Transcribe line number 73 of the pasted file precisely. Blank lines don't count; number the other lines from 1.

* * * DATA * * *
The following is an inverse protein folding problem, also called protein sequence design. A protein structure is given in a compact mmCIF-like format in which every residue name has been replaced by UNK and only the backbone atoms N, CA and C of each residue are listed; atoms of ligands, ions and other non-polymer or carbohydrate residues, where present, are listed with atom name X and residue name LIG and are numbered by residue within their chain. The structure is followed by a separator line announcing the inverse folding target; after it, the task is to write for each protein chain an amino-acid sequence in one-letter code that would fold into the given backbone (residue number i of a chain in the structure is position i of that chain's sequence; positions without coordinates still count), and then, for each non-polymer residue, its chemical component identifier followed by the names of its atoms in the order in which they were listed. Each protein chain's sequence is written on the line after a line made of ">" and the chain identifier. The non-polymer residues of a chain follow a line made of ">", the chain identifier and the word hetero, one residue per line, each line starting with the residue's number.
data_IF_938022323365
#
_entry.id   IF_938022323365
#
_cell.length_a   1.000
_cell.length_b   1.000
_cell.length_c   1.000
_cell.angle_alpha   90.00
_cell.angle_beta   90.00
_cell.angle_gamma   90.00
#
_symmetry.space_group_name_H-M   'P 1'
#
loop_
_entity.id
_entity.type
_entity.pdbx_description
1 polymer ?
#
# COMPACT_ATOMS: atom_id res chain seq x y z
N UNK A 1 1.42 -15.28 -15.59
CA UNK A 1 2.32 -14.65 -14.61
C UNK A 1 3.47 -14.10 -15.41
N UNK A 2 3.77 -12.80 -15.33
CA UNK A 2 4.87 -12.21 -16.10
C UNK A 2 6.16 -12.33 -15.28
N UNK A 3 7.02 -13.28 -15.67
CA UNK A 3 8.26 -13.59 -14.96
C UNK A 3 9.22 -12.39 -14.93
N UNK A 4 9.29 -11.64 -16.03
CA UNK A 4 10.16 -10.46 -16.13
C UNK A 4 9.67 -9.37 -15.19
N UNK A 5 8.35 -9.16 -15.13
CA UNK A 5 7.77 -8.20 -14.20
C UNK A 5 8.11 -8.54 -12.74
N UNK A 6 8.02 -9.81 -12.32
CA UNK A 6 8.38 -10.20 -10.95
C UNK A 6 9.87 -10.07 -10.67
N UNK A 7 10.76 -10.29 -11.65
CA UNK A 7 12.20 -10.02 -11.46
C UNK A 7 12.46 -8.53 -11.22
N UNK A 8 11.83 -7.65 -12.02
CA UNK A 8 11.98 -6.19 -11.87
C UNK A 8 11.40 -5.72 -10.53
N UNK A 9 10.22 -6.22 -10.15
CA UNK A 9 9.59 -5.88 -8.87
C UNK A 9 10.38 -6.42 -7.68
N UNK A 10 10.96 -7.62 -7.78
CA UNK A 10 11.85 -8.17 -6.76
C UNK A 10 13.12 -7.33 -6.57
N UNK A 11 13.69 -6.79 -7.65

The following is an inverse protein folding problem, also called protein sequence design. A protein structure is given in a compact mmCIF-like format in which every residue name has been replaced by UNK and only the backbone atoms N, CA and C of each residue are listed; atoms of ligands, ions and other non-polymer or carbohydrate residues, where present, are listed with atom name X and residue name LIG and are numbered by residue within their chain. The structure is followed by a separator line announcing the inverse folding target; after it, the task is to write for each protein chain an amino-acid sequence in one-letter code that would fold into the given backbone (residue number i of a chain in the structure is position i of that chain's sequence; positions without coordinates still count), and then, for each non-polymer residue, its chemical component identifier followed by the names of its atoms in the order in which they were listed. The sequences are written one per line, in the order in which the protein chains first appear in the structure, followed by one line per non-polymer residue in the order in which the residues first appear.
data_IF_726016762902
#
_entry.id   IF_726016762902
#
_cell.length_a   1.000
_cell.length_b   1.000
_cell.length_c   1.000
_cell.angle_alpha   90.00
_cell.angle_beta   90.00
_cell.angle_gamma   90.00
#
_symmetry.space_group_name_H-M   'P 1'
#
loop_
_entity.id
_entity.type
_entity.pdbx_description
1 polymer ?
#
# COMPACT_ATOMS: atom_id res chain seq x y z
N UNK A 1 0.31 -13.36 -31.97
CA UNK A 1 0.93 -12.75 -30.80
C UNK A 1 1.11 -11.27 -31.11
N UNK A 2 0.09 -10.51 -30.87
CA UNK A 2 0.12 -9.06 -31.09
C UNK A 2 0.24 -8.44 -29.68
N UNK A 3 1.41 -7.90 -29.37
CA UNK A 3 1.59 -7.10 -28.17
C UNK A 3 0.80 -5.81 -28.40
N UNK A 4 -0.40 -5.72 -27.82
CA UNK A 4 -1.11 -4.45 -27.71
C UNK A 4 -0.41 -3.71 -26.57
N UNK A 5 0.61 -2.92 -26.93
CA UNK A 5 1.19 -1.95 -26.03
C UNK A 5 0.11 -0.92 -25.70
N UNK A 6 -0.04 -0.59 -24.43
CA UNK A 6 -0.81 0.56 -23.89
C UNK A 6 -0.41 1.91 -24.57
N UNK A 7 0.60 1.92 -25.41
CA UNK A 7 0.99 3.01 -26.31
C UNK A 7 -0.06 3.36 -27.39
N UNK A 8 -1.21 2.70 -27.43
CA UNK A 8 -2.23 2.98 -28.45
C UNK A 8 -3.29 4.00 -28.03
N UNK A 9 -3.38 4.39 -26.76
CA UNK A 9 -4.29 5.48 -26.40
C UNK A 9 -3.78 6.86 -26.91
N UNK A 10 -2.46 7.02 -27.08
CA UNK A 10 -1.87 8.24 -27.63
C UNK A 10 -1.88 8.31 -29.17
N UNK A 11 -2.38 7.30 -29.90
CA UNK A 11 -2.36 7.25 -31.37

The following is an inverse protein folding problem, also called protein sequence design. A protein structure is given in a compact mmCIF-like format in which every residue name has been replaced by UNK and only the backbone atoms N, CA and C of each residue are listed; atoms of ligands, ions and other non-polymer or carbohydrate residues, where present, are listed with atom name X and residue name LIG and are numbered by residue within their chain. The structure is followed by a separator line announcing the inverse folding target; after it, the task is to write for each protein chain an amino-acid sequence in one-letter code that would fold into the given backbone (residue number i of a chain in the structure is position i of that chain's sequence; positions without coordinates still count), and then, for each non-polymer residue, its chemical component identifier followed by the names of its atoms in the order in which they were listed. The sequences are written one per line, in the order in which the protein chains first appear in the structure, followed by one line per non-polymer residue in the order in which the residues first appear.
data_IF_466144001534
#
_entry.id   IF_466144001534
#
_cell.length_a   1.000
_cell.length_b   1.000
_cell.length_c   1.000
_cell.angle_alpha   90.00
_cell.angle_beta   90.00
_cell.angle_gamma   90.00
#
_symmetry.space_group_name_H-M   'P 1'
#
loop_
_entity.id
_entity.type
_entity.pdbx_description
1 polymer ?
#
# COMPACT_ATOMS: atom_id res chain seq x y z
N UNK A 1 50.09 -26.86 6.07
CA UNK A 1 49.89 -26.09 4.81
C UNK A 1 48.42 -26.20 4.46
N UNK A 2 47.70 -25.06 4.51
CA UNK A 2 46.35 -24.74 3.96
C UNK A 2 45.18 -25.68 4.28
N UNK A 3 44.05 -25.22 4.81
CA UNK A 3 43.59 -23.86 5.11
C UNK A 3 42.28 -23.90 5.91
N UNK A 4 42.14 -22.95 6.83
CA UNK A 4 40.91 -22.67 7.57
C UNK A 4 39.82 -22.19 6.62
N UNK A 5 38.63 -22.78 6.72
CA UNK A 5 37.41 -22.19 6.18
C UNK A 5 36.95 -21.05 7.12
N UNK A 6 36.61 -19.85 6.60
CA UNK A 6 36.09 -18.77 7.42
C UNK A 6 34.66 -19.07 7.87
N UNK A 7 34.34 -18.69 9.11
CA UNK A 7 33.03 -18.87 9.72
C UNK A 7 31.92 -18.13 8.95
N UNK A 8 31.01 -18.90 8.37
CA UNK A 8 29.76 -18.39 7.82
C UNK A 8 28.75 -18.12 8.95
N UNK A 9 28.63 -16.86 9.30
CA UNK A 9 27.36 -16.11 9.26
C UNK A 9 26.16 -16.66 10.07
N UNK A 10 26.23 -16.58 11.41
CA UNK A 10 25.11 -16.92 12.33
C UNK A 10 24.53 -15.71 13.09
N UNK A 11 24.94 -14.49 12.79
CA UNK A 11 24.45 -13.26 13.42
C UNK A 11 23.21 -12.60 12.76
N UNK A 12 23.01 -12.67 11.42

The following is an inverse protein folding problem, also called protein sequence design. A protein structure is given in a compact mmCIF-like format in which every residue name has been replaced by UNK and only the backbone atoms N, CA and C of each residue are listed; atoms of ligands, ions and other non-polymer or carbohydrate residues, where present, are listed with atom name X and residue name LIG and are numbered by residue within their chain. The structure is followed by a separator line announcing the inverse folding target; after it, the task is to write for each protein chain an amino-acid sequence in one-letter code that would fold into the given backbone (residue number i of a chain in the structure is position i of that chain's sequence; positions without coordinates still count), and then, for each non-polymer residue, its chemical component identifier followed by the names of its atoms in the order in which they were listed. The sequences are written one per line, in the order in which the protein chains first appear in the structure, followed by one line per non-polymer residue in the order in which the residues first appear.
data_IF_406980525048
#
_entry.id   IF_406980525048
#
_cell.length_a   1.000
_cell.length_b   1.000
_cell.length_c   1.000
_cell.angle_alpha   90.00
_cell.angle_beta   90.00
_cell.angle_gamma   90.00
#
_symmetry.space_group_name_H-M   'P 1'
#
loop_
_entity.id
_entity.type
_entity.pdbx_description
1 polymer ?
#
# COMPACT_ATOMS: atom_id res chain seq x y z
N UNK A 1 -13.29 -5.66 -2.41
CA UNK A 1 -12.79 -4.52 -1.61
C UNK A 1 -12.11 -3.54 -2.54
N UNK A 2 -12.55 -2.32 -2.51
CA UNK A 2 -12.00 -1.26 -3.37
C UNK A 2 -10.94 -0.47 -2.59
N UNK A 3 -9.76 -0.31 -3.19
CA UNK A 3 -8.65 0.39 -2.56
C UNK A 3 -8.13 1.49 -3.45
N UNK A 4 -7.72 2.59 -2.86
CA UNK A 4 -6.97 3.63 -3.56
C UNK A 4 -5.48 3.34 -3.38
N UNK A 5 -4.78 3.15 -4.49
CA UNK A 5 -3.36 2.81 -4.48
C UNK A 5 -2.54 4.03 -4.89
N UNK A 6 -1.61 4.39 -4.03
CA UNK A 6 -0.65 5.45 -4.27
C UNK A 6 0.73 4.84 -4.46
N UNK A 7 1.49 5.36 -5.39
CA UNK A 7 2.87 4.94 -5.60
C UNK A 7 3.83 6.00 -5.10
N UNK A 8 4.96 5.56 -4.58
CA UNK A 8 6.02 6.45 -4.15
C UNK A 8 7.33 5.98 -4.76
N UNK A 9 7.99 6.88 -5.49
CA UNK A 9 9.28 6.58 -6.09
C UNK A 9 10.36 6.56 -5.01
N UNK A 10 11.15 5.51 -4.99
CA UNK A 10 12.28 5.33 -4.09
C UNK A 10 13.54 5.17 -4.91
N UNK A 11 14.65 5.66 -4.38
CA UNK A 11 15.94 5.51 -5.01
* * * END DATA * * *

# COMPACT_ATOMS: atom_id res chain seq x y z